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Hypothetical disaster of the week: Massive rolling blackout

Electrician Working On Power Lines

Summer is right around the corner, which, for us here in Maryland, Virginia and Washington, D.C., generally means extreme humidity, unpredictable weather patterns and, in recent years, rolling blackouts. Although we have all undoubtedly been looking forward to warmer days after this volatile past winter, summertime is not without its headaches.

It was just last summer that a massive blackout left millions along the Atlantic Coast without power after devastating thunderstorms downed tree limbs and power lines across the region on June 30. Shortly after the power outage, the state of Maryland ordered a heat advisory, warning elderly and infirmed individuals to stay indoors. However, because of the blackout, millions were left without the air conditioning they relied upon to make temperatures indoors more tolerable. As a result, area hospitals that were already crowded following the storms were flooded with even more patients suffering from heat exhaustion and dehydration.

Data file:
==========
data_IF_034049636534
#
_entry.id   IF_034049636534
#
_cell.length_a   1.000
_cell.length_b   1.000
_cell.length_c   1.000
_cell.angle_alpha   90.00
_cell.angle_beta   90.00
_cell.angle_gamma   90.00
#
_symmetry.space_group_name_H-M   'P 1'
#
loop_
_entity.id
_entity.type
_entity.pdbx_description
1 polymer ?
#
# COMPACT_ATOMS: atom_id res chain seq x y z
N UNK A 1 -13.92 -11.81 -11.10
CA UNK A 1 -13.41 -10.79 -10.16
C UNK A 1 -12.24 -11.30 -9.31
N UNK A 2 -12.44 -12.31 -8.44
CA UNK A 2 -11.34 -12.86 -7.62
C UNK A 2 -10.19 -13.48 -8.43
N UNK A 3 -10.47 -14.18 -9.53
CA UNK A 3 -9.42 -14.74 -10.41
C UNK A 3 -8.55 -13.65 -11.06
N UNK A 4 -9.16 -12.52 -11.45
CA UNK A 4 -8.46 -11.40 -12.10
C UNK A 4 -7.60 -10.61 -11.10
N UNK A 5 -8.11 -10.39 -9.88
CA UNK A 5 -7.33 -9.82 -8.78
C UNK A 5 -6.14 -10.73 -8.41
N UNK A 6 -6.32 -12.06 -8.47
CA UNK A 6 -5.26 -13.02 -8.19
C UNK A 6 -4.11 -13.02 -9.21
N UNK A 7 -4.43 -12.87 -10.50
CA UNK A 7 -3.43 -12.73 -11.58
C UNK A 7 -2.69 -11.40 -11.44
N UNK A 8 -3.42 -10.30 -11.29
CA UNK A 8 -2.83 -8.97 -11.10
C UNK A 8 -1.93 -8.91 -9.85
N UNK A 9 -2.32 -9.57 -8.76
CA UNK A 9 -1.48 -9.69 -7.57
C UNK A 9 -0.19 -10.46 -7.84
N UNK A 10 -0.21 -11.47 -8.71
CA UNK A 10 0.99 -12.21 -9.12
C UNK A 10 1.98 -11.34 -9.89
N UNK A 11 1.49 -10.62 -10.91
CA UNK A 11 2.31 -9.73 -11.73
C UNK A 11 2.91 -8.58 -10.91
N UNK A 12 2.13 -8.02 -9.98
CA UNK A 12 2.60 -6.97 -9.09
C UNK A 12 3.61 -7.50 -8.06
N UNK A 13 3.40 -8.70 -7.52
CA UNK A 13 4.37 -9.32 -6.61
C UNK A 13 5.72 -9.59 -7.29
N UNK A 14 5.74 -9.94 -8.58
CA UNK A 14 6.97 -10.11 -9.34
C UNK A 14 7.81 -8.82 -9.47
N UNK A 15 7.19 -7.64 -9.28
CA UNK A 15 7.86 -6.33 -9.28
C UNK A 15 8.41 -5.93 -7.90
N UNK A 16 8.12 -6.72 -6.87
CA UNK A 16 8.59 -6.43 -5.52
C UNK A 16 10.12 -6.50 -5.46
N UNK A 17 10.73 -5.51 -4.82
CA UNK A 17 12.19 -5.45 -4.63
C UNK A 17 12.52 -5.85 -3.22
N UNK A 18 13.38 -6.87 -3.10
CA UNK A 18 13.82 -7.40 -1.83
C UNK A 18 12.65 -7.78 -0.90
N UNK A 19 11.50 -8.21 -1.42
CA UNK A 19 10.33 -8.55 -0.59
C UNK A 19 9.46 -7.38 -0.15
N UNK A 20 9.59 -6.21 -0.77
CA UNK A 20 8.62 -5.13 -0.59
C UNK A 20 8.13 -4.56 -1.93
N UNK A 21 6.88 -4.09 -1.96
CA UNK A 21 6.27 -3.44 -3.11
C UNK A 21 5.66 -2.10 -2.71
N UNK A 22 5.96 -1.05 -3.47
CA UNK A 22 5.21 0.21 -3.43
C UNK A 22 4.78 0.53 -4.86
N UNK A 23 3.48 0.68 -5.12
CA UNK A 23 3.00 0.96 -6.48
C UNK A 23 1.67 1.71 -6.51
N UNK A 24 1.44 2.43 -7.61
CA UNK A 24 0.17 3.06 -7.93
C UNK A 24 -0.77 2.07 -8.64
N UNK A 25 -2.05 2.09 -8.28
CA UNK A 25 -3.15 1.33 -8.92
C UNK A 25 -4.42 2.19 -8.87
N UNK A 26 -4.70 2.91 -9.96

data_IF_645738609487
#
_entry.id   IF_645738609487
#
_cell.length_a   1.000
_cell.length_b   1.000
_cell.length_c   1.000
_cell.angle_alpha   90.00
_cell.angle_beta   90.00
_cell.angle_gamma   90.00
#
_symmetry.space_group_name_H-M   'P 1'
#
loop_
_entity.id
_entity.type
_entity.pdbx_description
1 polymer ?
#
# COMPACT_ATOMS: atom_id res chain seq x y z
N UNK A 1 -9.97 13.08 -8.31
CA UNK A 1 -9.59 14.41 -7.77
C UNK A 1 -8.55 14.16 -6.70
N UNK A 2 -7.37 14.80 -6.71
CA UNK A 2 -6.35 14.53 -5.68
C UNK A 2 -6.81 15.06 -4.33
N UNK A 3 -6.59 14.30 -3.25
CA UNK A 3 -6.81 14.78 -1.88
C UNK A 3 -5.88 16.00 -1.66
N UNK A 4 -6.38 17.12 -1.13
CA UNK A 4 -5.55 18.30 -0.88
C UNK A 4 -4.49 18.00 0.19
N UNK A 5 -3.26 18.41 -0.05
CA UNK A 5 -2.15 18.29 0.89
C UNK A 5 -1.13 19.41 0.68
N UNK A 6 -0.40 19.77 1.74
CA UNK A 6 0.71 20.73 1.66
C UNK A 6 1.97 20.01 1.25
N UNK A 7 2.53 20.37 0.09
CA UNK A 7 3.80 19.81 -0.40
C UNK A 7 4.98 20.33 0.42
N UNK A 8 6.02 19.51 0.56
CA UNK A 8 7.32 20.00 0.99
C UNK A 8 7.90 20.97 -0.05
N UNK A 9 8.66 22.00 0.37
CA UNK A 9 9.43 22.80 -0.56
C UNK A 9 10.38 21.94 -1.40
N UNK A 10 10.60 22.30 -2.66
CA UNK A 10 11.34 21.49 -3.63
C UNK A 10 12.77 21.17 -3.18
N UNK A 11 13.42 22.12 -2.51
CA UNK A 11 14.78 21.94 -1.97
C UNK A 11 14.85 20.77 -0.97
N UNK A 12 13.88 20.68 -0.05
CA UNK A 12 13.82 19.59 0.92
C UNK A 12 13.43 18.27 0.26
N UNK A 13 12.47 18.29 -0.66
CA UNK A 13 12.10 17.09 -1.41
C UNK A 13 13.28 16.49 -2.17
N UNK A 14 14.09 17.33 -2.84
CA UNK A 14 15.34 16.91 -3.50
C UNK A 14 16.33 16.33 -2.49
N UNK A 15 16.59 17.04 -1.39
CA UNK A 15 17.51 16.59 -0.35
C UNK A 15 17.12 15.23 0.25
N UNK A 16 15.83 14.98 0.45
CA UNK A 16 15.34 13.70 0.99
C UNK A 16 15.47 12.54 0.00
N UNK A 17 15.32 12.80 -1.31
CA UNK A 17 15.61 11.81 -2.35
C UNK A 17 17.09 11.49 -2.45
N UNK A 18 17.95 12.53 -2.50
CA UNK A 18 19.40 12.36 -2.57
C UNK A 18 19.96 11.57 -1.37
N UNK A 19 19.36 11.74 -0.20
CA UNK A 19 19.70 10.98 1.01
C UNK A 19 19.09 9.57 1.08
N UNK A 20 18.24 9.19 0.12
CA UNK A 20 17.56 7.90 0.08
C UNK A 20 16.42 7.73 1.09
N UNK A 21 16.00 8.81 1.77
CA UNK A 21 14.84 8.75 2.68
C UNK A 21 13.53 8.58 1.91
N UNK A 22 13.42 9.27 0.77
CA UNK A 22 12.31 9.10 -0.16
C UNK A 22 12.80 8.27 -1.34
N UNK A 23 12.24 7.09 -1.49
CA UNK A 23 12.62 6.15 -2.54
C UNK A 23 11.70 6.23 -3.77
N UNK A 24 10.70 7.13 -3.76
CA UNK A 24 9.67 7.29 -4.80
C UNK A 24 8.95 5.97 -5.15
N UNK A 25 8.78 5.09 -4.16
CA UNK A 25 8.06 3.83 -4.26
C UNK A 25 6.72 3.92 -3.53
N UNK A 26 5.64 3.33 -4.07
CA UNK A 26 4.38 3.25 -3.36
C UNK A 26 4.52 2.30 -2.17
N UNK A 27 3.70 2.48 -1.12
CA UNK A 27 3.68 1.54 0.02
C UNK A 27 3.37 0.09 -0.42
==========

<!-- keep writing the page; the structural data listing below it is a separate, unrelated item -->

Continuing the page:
These events are relatively rare, but given the unpredictable whims of Mother Nature over the past 12 months, it's not unlikely that communities in the Mid Atlantic will be left in the dark at some point this summer. Once the power goes out, be sure to keep your freezer and refrigerator doors shut for as long as possible so that cold air doesn't escape, ruining your food. In order to avoid a power surge once the lights turn back on, make sure that you have your air conditioner turned off and wait at least 10 minutes before turning it back on. Should problems persist in your home after the rest of the neighborhood has their lights back on, contact an experienced Arlington, Virginia electrical service like John C. Flood.